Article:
There's also the oversize Everybook, with a whopping $1,600 price tag, which takes the book paradigm even further: It opens just like a book, with twin facing screens, and uses color PDF formatting that exactly replicates book layouts. At the opposite end of the spectrum there's the Librius Millennium: a low-resolution, paperback-size, 1-pound product that hopes to entice the mass market with a $200 price tag.

And there's yet another digital-book device: Though they may not know it, the 1.6 million PalmPilot owners also possess the world's first mass-market reading tablet. Several publishers now offer titles that can be downloaded onto the PalmPilot, including alternative press Online Originals, a sci-fi series from Peanut Press and a book of New York restaurant reviews from HarperCollins. The screen is tiny and the resolution is awful -- but it's certainly portable, and there's no need to add yet another digital product to your pocket.

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But portability and metaphors aside, the biggest question is whether readers will want to read books on a computer display at all. Usability expert Jakob Nielsen is pessimistic: "It's a pure matter of technology: The screen resolution is too bad. We know from human-factor studies that reading speed is 25 percent lower on the screen than on the printed page." He predicts that high-tech books won't be widespread until the invention of a mass-market 300-dpi resolution screen technology (which would provide roughly the same clarity as print).

Screen technology comes in many forms, however, and other innovators are taking the opposite route: Instead of turning the computer into a book, they are trying to turn the book into a computer. The technology is called "digital ink," and two different variations are being developed at Xerox PARC and the MIT Media Lab. Xerox PARC's project, for example, involves embedding minute plastic beads in liquid within a page. The beads change color when an electronic charge runs through them; reset the charge, and you'll reset the text. PARC predicts that a first version will be available in a year or two.

"Paper carries with it a huge amount of context that you're only subliminally aware of," explains John Knights, principal in market and technology innovation at Xerox PARC. "People get a lot of context from the way things are presented; the problem with the electronic screen is that it is missing that. You can goof around with fonts and stuff, but you can't get that kind of feeling from it."

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But even the Xerox PARC invention doesn't perfectly duplicate paper. The quality and texture of the product's "paper," says Knights, is somewhere between rubber and thick cardboard. The resolution is closer to newsprint than letterpress. And each page will cost about a dollar to produce, as compared to a few cents for paper, making initial costs prohibitive: instead of a 500-page volume that you can "fill" once with the text of an entire book, the digital-ink book will probably contain only 10 or 20 pages, which you will have to "refresh" once you finish reading them.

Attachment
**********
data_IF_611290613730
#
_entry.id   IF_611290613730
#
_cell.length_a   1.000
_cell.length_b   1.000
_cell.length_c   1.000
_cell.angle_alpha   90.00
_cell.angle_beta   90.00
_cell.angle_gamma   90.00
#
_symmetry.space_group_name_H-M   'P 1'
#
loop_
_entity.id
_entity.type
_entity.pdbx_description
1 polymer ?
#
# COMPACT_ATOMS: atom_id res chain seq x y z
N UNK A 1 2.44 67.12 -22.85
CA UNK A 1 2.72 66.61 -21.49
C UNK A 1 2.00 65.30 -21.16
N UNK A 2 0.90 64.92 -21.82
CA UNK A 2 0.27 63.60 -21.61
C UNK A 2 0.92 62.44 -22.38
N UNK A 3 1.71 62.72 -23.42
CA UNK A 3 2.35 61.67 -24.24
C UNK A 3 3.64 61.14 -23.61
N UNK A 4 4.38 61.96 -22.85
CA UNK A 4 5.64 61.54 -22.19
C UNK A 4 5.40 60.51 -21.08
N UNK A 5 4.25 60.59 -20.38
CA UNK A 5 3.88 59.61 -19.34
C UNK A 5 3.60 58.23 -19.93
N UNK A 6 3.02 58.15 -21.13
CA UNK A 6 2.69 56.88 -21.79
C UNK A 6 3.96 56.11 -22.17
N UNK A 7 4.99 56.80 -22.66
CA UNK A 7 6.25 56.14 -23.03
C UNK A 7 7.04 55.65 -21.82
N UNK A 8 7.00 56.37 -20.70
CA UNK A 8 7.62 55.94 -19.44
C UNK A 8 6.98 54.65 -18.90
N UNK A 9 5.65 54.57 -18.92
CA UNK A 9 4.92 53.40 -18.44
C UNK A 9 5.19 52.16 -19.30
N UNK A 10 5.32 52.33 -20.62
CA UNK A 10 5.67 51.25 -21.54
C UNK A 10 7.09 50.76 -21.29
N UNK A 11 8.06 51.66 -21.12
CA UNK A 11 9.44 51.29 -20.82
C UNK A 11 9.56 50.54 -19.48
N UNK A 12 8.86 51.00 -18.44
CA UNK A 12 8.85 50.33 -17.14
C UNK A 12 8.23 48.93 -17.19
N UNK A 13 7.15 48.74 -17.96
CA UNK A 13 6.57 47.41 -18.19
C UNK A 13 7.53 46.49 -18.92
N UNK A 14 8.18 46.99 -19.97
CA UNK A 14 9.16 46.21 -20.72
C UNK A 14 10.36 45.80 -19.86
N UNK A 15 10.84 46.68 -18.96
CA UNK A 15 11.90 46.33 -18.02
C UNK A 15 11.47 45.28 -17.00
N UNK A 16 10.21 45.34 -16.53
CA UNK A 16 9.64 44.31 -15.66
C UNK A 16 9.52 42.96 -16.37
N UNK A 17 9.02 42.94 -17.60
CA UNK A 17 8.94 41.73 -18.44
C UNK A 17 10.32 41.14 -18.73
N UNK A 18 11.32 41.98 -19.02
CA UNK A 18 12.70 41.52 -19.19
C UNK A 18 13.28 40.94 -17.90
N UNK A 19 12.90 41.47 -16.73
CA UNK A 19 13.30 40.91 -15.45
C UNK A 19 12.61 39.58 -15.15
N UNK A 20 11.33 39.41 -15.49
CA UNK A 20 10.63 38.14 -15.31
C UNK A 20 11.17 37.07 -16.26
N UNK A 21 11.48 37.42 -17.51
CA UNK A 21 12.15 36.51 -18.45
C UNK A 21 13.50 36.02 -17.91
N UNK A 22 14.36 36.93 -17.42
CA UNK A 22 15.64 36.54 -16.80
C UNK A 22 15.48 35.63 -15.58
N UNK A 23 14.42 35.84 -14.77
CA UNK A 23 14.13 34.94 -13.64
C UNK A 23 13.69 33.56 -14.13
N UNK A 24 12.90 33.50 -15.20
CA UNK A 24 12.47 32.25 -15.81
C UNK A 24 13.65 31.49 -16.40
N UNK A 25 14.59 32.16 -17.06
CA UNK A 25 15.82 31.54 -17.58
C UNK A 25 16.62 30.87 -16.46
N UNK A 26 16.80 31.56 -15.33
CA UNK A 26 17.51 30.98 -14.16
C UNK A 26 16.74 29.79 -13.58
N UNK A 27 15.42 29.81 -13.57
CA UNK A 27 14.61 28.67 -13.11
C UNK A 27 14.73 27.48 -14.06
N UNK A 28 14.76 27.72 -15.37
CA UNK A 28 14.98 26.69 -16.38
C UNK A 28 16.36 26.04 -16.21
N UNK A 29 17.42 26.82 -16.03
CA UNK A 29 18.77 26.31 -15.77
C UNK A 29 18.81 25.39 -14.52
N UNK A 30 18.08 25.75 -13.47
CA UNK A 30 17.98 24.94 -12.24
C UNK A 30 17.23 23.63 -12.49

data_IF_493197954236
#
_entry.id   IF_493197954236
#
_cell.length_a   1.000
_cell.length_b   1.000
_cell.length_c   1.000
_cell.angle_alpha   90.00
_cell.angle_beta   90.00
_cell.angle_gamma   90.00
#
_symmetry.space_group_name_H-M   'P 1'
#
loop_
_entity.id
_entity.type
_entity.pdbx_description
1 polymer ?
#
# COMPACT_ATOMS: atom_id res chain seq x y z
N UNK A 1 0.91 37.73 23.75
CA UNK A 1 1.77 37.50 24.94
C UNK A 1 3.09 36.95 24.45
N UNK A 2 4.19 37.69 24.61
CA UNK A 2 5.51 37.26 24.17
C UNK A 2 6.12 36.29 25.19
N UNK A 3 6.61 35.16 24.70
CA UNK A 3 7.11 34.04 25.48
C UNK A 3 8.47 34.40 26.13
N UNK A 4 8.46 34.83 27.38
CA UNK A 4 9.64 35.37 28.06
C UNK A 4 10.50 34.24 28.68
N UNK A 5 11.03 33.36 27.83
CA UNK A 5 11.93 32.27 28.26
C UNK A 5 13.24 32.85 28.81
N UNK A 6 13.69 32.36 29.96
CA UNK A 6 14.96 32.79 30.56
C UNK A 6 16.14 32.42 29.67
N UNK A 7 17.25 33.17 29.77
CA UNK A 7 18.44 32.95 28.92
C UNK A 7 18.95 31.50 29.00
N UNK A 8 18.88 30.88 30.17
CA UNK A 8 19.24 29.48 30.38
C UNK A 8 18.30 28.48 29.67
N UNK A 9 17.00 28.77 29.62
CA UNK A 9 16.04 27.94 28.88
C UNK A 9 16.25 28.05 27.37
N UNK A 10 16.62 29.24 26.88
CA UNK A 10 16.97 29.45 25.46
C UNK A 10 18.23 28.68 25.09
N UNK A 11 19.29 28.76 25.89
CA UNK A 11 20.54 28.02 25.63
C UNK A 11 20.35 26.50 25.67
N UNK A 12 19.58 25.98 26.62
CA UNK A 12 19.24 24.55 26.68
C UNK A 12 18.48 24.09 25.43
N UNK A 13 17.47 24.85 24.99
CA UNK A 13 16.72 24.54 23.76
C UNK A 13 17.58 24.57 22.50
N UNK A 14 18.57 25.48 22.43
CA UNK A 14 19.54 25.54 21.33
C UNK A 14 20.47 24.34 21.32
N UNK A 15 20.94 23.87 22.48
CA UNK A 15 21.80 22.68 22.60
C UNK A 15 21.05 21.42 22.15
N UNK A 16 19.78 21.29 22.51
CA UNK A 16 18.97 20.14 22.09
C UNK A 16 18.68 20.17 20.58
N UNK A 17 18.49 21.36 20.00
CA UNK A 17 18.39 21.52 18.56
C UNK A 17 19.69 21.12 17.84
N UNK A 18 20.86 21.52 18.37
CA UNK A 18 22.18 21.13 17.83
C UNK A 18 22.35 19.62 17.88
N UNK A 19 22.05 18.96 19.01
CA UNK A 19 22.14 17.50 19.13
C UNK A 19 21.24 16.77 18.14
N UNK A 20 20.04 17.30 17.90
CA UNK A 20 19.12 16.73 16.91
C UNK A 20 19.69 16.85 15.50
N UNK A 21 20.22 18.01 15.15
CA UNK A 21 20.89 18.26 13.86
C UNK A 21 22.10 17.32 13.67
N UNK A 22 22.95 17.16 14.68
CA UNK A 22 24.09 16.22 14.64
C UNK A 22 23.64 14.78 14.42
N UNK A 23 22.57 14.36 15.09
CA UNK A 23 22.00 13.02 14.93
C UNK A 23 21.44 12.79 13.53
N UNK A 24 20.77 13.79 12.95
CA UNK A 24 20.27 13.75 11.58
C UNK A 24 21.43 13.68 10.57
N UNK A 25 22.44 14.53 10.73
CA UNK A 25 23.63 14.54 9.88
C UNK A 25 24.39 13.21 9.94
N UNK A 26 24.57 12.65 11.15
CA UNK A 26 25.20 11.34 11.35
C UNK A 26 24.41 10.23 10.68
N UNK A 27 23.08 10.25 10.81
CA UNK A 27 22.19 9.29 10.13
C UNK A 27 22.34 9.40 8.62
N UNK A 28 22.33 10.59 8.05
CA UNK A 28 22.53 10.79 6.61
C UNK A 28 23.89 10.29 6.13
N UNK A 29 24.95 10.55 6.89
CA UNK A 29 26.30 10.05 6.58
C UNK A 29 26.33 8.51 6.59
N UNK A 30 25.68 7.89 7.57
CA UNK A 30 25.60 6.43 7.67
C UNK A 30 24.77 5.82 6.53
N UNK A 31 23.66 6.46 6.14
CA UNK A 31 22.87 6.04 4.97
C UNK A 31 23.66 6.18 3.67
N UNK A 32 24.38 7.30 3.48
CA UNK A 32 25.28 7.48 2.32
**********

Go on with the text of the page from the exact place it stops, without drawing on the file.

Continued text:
"The attraction of this kind of medium for the electronic book is that it looks and feels like paper, you can turn pages," explains Knights. "But in essence it's just an electronic display technology -- it doesn't matter which electronic paper or ink technology you get, you aren't going to get something that looks like a 500-page volume. It's not going to happen. Sorry."

Reading on-screen -- or on electronic pages -- may never be the same as reading on paper. But you get used to it: I read an entire book (Online Originals' thriller "The Angels of Russia") on my PalmPilot, wading through text on that minuscule pixelated screen, and it wasn't so bad. Certainly a paper book would have been a more pleasant experience, but there were advantages to portable reading: I could whip it out of my pocket while stuck on the bus, and read under the covers by the greenish back-lit glow.

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Which begs the question: Does a reading tablet have to be book-like? If it's serving a specific function, coming in handy in a certain environment, does the text have to mimic ink-and-paper? What if people are willing to overlook screen size and resolution as long as they can have their texts with them? A leather cover and a large screen, after all, can't hide the fact that the heft in your hand is a computer, not a book -- that you're holding plastic and pixels, not paper and ink.


The success of the electronic book may hinge on whether the consumer is willing to accept reading on screen, or overlook its faults, but there's a thornier issue: Without books to sell, there will be no business. RocketBook, SoftBook and the rest are not only competing for readers, but for publishers. Each company needs to convince publishers to convert their books into its proprietary digital format and to retail it in the provided outlets, whether online or in-store.